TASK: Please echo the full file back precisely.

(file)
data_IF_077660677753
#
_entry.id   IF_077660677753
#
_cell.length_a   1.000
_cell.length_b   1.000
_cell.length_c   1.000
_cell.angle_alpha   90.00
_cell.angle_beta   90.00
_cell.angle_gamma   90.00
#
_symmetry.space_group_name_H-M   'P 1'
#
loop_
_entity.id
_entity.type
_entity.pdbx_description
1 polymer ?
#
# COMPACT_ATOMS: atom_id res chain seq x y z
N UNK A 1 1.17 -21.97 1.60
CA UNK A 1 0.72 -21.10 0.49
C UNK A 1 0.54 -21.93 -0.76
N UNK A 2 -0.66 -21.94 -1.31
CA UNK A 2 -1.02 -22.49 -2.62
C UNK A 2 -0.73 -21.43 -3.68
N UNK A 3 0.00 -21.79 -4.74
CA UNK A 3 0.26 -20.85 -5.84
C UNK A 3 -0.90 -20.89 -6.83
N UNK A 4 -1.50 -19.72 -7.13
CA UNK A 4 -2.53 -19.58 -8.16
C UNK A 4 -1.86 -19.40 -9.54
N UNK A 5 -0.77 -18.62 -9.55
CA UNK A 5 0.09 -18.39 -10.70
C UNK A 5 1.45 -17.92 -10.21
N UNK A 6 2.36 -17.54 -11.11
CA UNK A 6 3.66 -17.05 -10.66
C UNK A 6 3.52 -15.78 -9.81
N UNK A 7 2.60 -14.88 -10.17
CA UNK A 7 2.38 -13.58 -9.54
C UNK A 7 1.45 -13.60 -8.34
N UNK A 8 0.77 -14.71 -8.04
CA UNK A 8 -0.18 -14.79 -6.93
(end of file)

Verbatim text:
data_IF_077660677753
#
_entry.id   IF_077660677753
#
_cell.length_a   1.000
_cell.length_b   1.000
_cell.length_c   1.000
_cell.angle_alpha   90.00
_cell.angle_beta   90.00
_cell.angle_gamma   90.00
#
_symmetry.space_group_name_H-M   'P 1'
#
loop_
_entity.id
_entity.type
_entity.pdbx_description
1 polymer ?
#
# COMPACT_ATOMS: atom_id res chain seq x y z
N UNK A 1 1.17 -21.97 1.60
CA UNK A 1 0.72 -21.10 0.49
C UNK A 1 0.54 -21.93 -0.76
N UNK A 2 -0.66 -21.94 -1.31
CA UNK A 2 -1.02 -22.49 -2.62
C UNK A 2 -0.73 -21.43 -3.68
N UNK A 3 0.00 -21.79 -4.74
CA UNK A 3 0.26 -20.85 -5.84
C UNK A 3 -0.90 -20.89 -6.83
N UNK A 4 -1.50 -19.72 -7.13
CA UNK A 4 -2.53 -19.58 -8.16
C UNK A 4 -1.86 -19.40 -9.54
N UNK A 5 -0.77 -18.62 -9.55
CA UNK A 5 0.09 -18.39 -10.70
C UNK A 5 1.45 -17.92 -10.21
N UNK A 6 2.36 -17.54 -11.11
CA UNK A 6 3.66 -17.05 -10.66
C UNK A 6 3.52 -15.78 -9.81
N UNK A 7 2.60 -14.88 -10.17
CA UNK A 7 2.38 -13.58 -9.54
C UNK A 7 1.45 -13.60 -8.34
N UNK A 8 0.77 -14.71 -8.04
CA UNK A 8 -0.18 -14.79 -6.93